Doctors hopeful cancers may soon be managed by medication

Published: 07 June 2017


Top oncology doctors are hopeful that cancer could soon be a disease managed with medication, much like diabetes or high blood pressure, as new drugs and treatments are continuing to be developed.

Within a decade, doctors are hopeful 75 percent of cancer patients could live at least ten years after diagnosis.

As the American Society of Clinical Oncology (ASCO) Annual Meeting wrapped up in Chicago, attendees heard from experts across the field, and the tone is optimistic.

Dr David Graham of the Levine Cancer Institute said improvements in treatments mean survival rates are already up, and he’s hopeful the trend will continue.

“I think we are already seeing fantastic changes in survival rates already,” he said, according to The Sun.

“We’ve seen that even in the last decade. There are a number of cancers already that have become chronic, manageable diseases.”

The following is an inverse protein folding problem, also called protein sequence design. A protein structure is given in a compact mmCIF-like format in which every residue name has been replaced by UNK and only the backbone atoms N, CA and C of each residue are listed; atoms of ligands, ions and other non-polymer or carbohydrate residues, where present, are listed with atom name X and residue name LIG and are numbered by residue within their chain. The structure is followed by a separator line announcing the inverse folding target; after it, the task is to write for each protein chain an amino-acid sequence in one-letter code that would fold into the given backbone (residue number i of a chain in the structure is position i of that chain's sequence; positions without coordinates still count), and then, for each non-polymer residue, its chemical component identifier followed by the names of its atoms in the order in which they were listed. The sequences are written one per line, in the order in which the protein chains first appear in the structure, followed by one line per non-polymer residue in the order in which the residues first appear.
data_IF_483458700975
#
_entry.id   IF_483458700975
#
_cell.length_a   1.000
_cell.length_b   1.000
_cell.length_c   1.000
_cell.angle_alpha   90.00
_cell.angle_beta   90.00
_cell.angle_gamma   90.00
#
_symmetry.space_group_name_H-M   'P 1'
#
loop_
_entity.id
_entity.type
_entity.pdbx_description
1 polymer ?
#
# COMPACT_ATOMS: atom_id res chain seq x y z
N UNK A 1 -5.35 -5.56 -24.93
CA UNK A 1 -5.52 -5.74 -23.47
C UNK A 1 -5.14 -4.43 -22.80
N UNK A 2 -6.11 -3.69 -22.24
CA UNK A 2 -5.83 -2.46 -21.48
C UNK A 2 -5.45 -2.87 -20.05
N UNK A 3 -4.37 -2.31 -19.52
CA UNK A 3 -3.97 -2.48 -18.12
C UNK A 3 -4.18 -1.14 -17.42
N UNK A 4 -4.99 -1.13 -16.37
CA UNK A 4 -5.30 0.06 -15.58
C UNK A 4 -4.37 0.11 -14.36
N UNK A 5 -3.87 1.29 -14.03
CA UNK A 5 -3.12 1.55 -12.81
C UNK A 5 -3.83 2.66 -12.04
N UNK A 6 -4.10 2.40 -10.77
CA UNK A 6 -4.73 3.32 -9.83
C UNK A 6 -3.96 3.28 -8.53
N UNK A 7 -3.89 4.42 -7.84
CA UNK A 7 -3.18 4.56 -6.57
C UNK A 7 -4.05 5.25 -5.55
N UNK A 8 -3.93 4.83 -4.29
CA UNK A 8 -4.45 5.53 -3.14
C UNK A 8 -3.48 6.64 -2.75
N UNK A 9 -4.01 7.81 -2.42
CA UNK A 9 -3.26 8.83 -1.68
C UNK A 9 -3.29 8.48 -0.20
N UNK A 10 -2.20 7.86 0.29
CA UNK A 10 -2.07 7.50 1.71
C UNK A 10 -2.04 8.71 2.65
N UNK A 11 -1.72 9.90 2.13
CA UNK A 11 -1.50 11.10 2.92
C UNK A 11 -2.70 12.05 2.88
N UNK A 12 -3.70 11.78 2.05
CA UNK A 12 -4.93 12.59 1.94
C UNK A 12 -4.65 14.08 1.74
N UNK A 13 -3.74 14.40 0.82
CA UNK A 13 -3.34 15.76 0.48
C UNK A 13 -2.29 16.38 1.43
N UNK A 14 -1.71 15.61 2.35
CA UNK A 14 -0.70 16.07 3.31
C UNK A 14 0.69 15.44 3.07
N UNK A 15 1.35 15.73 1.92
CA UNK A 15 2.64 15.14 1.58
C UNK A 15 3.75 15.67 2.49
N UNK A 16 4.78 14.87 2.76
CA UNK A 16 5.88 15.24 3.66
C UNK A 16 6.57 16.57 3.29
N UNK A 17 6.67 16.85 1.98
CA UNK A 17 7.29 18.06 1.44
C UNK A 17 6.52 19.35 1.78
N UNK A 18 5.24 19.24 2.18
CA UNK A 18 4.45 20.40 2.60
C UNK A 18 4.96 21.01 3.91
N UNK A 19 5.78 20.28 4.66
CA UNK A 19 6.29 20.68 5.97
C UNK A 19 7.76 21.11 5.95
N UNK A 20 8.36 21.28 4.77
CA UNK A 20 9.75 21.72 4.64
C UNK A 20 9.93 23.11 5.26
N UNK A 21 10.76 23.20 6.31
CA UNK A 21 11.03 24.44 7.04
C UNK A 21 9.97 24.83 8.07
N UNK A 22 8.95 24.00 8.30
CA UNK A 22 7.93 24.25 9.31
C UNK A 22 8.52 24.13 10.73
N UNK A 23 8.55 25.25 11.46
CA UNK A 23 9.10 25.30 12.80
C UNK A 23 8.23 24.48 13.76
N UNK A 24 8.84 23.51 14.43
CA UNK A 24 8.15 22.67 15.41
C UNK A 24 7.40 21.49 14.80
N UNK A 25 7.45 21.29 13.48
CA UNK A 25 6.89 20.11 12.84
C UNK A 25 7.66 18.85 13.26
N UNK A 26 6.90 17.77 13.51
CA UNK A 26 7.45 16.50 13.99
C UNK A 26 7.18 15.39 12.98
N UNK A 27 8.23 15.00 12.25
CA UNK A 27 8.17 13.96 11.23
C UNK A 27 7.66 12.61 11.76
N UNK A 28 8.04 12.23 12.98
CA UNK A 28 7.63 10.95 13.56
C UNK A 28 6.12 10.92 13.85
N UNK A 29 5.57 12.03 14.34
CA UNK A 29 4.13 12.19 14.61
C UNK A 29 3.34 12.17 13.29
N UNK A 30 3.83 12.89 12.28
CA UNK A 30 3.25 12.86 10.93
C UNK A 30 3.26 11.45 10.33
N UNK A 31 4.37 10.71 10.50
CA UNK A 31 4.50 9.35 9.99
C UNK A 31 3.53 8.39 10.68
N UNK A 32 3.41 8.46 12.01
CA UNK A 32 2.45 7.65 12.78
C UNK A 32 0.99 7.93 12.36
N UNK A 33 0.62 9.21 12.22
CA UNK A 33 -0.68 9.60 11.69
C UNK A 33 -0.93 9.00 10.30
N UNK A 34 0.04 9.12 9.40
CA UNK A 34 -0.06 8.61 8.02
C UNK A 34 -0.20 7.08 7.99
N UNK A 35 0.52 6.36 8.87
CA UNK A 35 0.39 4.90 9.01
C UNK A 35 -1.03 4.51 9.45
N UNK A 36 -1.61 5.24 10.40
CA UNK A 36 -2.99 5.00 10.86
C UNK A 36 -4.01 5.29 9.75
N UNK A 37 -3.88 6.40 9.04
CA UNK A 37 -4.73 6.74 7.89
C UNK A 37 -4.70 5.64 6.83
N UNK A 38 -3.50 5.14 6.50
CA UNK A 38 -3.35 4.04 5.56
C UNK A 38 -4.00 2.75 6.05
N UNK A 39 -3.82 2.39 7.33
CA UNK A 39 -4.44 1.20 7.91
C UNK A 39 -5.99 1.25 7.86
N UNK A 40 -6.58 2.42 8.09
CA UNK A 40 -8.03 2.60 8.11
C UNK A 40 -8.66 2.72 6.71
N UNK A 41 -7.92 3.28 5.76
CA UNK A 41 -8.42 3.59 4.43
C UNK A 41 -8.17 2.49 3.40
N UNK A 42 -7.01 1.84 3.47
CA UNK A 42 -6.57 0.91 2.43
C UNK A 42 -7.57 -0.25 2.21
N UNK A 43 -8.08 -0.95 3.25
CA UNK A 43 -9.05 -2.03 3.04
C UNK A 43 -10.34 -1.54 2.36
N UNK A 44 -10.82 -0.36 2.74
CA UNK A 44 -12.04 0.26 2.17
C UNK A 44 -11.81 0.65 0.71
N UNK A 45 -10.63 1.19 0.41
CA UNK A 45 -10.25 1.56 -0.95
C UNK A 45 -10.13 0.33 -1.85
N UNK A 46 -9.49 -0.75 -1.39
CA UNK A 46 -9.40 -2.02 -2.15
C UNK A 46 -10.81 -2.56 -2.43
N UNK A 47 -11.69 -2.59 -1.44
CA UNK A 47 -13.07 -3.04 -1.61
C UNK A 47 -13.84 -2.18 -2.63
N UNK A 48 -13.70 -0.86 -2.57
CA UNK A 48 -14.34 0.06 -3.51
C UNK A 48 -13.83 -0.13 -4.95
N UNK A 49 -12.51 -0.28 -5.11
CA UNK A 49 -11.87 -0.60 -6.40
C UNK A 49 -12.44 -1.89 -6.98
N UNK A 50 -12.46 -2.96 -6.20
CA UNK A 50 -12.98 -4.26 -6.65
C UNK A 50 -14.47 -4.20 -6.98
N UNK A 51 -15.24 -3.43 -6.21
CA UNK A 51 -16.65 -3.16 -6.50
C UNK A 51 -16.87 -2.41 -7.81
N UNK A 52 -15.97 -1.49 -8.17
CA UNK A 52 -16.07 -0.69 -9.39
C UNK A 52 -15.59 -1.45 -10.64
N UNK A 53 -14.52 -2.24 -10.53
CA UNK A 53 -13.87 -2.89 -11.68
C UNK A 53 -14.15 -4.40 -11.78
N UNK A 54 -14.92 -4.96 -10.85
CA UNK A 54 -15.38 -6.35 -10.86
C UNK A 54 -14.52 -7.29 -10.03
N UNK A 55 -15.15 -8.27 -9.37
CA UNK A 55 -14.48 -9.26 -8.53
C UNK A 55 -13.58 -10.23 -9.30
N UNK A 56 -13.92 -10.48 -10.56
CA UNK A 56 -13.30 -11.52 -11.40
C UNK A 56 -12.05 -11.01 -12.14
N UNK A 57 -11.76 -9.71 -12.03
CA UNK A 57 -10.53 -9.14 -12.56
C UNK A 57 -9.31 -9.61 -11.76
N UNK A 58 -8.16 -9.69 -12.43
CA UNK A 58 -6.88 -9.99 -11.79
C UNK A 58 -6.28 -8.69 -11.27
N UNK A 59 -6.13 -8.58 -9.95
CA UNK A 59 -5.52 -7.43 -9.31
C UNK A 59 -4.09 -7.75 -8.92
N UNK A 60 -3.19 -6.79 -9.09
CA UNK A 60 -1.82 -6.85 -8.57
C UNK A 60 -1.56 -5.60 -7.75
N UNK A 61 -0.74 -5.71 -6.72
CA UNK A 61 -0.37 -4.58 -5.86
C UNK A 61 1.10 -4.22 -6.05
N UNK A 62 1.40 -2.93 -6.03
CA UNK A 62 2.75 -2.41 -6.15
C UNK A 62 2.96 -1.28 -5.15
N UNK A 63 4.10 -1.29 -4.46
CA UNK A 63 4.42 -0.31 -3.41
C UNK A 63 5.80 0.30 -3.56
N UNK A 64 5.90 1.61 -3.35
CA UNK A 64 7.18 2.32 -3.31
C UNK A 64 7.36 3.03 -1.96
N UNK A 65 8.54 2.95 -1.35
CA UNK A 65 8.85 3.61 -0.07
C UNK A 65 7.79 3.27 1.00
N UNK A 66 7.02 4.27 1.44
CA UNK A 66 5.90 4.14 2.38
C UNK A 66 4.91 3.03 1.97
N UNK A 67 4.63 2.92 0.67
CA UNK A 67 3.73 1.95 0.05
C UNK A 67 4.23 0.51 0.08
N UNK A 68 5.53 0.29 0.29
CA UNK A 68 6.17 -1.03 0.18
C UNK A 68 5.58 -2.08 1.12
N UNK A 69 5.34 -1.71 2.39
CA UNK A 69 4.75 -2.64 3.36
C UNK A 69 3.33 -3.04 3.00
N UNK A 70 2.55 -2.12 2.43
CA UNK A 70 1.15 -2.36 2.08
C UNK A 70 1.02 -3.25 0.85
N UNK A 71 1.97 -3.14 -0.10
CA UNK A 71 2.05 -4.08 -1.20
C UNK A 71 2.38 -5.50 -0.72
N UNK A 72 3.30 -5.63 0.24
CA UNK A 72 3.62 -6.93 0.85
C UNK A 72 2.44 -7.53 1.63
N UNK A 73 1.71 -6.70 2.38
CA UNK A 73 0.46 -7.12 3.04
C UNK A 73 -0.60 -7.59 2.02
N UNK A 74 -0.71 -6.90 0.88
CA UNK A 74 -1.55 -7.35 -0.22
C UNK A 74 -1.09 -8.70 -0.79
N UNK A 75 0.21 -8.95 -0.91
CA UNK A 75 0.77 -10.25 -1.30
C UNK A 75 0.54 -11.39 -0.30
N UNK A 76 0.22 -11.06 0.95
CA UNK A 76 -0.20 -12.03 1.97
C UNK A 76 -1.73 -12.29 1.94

A “fantastic goal,” he said, would be if medication could rein in cancers, making them more easily manageable. 

“We don’t cure high blood pressure, we don’t cure diabetes,” Dr Graham said.

“We find a way for people to live with them.”

One such bright spot is advances in immunotherapies, which are already proving promising in boosting the ability of the body’s own immune system to fight cancer cells.

“Immune therapies are really going to substantially improve the long-term disease control for some patients,” Dr Richard Schilsky, chief medical officer at ASCO said, according to The Sun.

“The immune therapies have a very long-lasting effect.

“We can be extremely hopeful that we’ve come very far and the pace of progress is accelerating.”

Cancer Australia estimates there will be nearly 135,000 Australians diagnosed with cancer this year, while nearly 48,000 Australians will die of the disease.

Currently, across all cancers, there is a 68 percent chance of surviving at least five years after diagnosis.